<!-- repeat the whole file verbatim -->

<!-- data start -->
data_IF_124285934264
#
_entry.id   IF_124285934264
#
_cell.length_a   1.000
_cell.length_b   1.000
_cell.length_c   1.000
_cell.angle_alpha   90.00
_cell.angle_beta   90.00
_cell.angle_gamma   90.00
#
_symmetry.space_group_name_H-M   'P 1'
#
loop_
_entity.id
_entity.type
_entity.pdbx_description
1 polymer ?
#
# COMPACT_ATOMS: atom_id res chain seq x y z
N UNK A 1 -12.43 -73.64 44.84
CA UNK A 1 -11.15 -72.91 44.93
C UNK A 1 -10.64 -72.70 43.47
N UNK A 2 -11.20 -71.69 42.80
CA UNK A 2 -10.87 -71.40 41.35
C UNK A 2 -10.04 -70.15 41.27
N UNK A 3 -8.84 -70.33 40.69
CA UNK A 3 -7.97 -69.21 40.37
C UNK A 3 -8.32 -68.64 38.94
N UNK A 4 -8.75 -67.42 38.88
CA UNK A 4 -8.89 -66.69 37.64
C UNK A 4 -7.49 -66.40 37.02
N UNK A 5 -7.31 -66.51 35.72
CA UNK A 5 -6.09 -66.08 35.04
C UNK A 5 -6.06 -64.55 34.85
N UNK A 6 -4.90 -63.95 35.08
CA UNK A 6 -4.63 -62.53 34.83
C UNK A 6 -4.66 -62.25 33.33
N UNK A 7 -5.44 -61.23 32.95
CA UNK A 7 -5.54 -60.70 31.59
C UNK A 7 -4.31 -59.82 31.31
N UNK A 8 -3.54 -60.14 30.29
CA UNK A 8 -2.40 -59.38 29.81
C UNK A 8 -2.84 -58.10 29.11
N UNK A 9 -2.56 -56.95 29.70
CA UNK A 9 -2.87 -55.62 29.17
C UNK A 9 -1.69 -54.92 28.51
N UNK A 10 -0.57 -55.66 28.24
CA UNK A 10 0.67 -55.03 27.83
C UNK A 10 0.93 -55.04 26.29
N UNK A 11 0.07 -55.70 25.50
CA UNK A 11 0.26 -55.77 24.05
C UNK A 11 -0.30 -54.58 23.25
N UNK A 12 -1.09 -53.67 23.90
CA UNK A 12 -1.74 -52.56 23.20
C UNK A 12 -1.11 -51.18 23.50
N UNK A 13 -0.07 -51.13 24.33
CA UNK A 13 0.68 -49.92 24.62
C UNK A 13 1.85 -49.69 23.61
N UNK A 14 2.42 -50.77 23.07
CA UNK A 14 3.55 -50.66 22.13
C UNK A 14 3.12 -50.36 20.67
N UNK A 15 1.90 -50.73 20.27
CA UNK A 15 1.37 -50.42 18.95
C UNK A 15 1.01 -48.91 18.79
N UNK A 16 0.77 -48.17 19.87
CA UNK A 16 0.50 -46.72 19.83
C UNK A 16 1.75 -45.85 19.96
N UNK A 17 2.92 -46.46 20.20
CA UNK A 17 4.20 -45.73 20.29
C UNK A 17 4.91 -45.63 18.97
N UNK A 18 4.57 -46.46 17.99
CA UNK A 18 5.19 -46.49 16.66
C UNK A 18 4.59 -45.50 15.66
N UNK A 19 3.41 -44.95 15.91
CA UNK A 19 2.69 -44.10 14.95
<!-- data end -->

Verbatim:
data_IF_124285934264
#
_entry.id   IF_124285934264
#
_cell.length_a   1.000
_cell.length_b   1.000
_cell.length_c   1.000
_cell.angle_alpha   90.00
_cell.angle_beta   90.00
_cell.angle_gamma   90.00
#
_symmetry.space_group_name_H-M   'P 1'
#
loop_
_entity.id
_entity.type
_entity.pdbx_description
1 polymer ?
#
# COMPACT_ATOMS: atom_id res chain seq x y z
N UNK A 1 -12.43 -73.64 44.84
CA UNK A 1 -11.15 -72.91 44.93
C UNK A 1 -10.64 -72.70 43.47
N UNK A 2 -11.20 -71.69 42.80
CA UNK A 2 -10.87 -71.40 41.35
C UNK A 2 -10.04 -70.15 41.27
N UNK A 3 -8.84 -70.33 40.69
CA UNK A 3 -7.97 -69.21 40.37
C UNK A 3 -8.32 -68.64 38.94
N UNK A 4 -8.75 -67.42 38.88
CA UNK A 4 -8.89 -66.69 37.64
C UNK A 4 -7.49 -66.40 37.02
N UNK A 5 -7.31 -66.51 35.72
CA UNK A 5 -6.09 -66.08 35.04
C UNK A 5 -6.06 -64.55 34.85
N UNK A 6 -4.90 -63.95 35.08
CA UNK A 6 -4.63 -62.53 34.83
C UNK A 6 -4.66 -62.25 33.33
N UNK A 7 -5.44 -61.23 32.95
CA UNK A 7 -5.54 -60.70 31.59
C UNK A 7 -4.31 -59.82 31.31
N UNK A 8 -3.54 -60.14 30.29
CA UNK A 8 -2.40 -59.38 29.81
C UNK A 8 -2.84 -58.10 29.11
N UNK A 9 -2.56 -56.95 29.70
CA UNK A 9 -2.87 -55.62 29.17
C UNK A 9 -1.69 -54.92 28.51
N UNK A 10 -0.57 -55.66 28.24
CA UNK A 10 0.67 -55.03 27.83
C UNK A 10 0.93 -55.04 26.29
N UNK A 11 0.07 -55.70 25.50
CA UNK A 11 0.26 -55.77 24.05
C UNK A 11 -0.30 -54.58 23.25
N UNK A 12 -1.09 -53.67 23.90
CA UNK A 12 -1.74 -52.56 23.20
C UNK A 12 -1.11 -51.18 23.50
N UNK A 13 -0.07 -51.13 24.33
CA UNK A 13 0.68 -49.92 24.62
C UNK A 13 1.85 -49.69 23.61
N UNK A 14 2.42 -50.77 23.07
CA UNK A 14 3.55 -50.66 22.13
C UNK A 14 3.12 -50.36 20.67
N UNK A 15 1.90 -50.73 20.27
CA UNK A 15 1.37 -50.42 18.95
C UNK A 15 1.01 -48.91 18.79
N UNK A 16 0.77 -48.17 19.87
CA UNK A 16 0.50 -46.72 19.83
C UNK A 16 1.75 -45.85 19.96
N UNK A 17 2.92 -46.46 20.20
CA UNK A 17 4.20 -45.73 20.29
C UNK A 17 4.91 -45.63 18.97
N UNK A 18 4.57 -46.46 17.99
CA UNK A 18 5.19 -46.49 16.66
C UNK A 18 4.59 -45.50 15.66
N UNK A 19 3.41 -44.95 15.91
CA UNK A 19 2.69 -44.10 14.95